Patwardhan, S V and Clarson, S J and Perry, C C (2005) On the role(s) of additives in bioinspired silicification. Chemical Communications (London) (9). pp. 1113-1121. ISSN 0009-241XFull text not available in this repository. (Request a copy from the Strathclyde author)
Biological organisms are able to direct the formation of patterned and hierarchical biomineral structures. Extractable organic materials have been found entrapped in diatom, sponge and plant biosilica, some of which have been isolated by selective chemical dissolution methods and their composition and structure studied. Information gained from the bioextracts has inspired materials chemists to design biomimetic analogues and develop bioinspired synthetic schemes for silica formation. The results obtained from bioinspired silicification investigations are hypothesised to arise from specific modes of action of the organic additives, which are described in this review. Specifically, additives in bioinspired silicification act either as catalysts, aggregation promoting agents or structure-directing agents or more typically, exhibit a combination of these behaviours.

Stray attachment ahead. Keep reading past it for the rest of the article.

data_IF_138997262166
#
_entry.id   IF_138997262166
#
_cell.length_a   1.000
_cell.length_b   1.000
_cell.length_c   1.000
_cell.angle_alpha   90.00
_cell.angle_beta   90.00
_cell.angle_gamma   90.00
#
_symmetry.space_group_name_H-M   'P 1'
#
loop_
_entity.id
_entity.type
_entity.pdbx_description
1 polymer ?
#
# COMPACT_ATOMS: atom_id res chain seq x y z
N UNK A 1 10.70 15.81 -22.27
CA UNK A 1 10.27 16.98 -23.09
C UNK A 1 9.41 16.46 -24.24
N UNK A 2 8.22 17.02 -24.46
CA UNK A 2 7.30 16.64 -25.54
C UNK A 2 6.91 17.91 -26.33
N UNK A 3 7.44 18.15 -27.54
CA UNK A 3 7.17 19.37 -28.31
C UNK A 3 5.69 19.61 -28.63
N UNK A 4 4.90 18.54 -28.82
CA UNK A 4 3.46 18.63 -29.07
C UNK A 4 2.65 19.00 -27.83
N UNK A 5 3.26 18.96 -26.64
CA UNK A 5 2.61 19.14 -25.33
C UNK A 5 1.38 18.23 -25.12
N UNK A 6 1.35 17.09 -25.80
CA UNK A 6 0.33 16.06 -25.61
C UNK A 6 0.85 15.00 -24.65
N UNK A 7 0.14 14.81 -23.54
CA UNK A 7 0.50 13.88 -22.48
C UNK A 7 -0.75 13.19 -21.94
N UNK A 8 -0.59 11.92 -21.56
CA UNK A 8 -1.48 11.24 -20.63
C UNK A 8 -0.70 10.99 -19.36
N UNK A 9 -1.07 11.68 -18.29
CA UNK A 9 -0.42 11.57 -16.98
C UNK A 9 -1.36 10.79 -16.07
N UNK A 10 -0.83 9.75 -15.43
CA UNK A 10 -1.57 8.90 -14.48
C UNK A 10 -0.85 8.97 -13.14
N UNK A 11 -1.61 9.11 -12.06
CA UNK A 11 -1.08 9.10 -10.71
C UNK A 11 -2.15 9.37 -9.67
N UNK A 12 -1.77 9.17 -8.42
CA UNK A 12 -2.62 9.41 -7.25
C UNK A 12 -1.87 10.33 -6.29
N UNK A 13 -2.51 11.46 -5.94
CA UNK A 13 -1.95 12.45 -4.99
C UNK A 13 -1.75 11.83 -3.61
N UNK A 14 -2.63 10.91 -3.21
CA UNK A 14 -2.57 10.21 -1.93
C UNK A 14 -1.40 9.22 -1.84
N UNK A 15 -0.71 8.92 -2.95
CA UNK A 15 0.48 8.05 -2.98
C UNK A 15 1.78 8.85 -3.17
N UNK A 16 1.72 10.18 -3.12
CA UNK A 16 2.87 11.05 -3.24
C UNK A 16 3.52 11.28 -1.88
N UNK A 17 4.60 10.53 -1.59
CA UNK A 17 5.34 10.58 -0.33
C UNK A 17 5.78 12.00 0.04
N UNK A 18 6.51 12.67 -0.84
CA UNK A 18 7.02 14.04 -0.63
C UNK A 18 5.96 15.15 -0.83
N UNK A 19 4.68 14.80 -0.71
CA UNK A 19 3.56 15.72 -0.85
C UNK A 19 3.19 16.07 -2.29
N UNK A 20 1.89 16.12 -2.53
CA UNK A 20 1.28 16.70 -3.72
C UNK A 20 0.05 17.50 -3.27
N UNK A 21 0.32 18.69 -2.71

|Keywords:||si-29 nmr shifts, silica structures, mesoporous silica, colloidal silica, diatom frustule, organic matrix, amino acids , complexes, biosilification, Chemical engineering, Chemistry(all)|
|Subjects:||Technology > Chemical engineering|
|Department:||Faculty of Engineering > Chemical and Process Engineering|
|Depositing user:||Pure Administrator|
|Date Deposited:||15 Jun 2011 11:43|
|Last modified:||20 May 2016 03:21|